Climate is not considered a top 10 risk by CEOs study

DAVOS, Switzerland – Climate issues are set to become one of the main points of discussion at the World Economic Forum in the Swiss ski resort of Davos this week, but a study by CEOs published on Monday shows that they are not even ranked among the top ten threats to business growth.

In its annual report ahead of the Davos meeting, finance group PwC said climate change and environmental issues were ranked as the 11th biggest threat to their companies’ growth prospects. Although climate-related issues have risen a notch compared to the same study a year ago, climate-related issues lag far behind other concerns such as over-regulation, which ranks as the number 1 concern. Other concerns in the top 10 include trade disputes, lack of skills among workers and populism in politics.

According to the survey, 24% of CEOs are “extremely concerned” about climate-related issues, compared to 38% for over-regulation.

As they gather for the World Economic Forum, CEOs and politicians such as US President Donald Trump will face increasing pressure from environmental groups and activists such as Swedish teenager Greta Thunberg to respond to the climate crisis. The meeting follows last week’s revelation that the last decade was the warmest ever recorded on Earth.

The survey also showed that the number of CEOs who are pessimistic about the economic outlook has almost doubled over the past year, with 53% predicting a decline in the growth rate this year, up from 29% in 2019. This is the highest level. of pessimism registered by PwC since it began examining the issue in 2012 and illustrates how the trade conflict between the US and China has weighed on the global economy.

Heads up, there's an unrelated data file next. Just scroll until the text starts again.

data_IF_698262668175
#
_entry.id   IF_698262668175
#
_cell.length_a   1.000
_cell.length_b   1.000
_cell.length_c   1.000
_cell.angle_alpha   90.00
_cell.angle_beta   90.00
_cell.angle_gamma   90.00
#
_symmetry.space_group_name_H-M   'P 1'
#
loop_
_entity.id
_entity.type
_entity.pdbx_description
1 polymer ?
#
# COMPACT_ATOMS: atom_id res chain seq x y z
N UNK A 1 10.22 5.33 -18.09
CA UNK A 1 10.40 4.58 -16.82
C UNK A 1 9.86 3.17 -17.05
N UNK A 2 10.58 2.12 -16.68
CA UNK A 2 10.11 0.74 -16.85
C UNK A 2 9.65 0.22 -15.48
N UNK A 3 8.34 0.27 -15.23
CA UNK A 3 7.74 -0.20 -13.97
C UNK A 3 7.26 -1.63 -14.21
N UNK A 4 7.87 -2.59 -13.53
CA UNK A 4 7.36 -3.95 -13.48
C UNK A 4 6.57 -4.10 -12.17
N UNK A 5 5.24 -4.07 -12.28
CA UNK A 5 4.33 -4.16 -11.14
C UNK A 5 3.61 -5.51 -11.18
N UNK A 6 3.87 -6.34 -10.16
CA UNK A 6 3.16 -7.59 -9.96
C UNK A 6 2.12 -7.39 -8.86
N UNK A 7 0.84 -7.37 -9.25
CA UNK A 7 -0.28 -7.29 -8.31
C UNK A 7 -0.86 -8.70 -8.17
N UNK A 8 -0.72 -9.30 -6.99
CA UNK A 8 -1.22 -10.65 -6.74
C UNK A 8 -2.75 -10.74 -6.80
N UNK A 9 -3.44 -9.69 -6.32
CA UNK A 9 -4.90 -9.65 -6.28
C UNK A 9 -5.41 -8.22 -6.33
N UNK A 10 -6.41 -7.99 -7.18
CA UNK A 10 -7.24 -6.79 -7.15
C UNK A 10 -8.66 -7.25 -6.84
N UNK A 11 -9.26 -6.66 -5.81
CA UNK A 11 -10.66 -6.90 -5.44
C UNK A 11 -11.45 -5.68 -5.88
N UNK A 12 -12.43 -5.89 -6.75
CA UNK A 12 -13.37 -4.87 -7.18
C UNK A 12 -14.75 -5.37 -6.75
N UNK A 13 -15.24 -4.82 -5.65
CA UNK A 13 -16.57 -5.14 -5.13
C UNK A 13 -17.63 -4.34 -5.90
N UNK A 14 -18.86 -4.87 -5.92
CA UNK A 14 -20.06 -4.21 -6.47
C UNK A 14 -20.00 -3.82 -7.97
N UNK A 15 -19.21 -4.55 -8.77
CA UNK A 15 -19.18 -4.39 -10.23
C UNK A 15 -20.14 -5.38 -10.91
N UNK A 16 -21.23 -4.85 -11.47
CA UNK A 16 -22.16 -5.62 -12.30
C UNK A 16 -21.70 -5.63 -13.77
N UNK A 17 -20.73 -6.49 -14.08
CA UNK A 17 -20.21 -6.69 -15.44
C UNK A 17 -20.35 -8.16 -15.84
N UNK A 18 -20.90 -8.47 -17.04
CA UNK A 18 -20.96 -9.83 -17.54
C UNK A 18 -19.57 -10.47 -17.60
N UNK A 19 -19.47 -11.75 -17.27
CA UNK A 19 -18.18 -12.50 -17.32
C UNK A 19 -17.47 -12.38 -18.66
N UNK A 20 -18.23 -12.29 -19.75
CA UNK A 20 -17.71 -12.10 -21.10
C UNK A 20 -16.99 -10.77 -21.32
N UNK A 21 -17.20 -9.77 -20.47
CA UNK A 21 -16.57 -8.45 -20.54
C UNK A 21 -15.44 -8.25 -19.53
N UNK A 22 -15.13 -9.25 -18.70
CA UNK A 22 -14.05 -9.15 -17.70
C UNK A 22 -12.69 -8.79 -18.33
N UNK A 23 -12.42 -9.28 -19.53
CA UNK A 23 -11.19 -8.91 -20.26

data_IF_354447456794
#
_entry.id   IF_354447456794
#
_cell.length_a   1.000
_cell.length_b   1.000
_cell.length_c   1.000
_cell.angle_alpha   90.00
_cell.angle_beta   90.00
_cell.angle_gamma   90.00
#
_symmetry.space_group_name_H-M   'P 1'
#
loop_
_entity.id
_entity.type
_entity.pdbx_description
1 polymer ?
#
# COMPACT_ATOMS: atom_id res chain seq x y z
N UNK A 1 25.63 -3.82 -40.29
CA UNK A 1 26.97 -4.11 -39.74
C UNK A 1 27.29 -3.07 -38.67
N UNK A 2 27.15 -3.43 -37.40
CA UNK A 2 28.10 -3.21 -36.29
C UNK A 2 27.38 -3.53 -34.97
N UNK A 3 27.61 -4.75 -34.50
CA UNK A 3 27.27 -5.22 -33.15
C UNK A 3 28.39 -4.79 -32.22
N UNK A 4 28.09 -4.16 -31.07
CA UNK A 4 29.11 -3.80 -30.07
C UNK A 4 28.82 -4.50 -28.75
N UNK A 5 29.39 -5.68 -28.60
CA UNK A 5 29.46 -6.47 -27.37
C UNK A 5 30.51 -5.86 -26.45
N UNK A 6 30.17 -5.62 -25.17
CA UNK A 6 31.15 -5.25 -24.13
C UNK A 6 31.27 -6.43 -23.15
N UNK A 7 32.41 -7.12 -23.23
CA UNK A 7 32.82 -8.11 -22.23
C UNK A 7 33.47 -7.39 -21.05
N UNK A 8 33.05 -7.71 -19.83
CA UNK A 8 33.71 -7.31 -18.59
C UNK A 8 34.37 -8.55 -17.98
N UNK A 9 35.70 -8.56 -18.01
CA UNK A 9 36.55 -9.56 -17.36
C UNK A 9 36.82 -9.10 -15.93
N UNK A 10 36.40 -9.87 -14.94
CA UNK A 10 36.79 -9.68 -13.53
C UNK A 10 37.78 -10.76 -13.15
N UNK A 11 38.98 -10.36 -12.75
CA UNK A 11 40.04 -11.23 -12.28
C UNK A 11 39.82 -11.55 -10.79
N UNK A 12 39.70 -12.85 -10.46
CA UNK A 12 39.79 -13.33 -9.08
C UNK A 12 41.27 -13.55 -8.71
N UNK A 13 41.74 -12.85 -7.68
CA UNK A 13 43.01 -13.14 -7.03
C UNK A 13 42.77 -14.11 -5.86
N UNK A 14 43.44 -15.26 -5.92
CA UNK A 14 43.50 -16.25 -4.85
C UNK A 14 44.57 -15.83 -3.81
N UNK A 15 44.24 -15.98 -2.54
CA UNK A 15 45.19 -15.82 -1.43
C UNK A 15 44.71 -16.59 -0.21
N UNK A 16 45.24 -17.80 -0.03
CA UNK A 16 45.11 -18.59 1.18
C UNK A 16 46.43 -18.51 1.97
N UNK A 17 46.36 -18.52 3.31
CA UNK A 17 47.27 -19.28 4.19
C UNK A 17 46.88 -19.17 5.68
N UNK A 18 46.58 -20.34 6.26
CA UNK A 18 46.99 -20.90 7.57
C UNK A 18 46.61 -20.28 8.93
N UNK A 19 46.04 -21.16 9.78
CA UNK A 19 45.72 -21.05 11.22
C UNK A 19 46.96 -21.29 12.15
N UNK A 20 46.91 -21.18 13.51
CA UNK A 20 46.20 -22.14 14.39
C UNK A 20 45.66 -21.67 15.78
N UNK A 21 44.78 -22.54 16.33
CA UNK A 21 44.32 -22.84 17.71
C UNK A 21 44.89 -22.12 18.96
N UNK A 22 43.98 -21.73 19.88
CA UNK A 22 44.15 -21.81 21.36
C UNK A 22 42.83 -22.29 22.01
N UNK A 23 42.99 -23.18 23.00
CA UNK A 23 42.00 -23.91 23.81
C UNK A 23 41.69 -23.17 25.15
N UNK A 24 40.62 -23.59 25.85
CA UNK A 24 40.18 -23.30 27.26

PwC said pessimism was widespread, but especially in North America, Western Europe and the Middle East.

“Given the persistent uncertainty about trade tensions, geopolitical issues and the lack of agreement on how to deal with climate change, the decline in confidence in economic growth is not surprising – even if the magnitude of the mood change is,” said Bob Moritz, chairman of PwC- the network.

“These challenges facing the global economy are not new. But the scale of them and the rate at which some of them are escalating are new. The key question for leaders gathering in Davos is: how do we get together for to tackle them?

PwC conducted 1,581 interviews, mainly online, with CEOs in 83 countries between September and October 2019. It weights the sample according to national GDP to ensure that directors’ views are fairly represented in all major regions.

Pan Pylas, Associated Press

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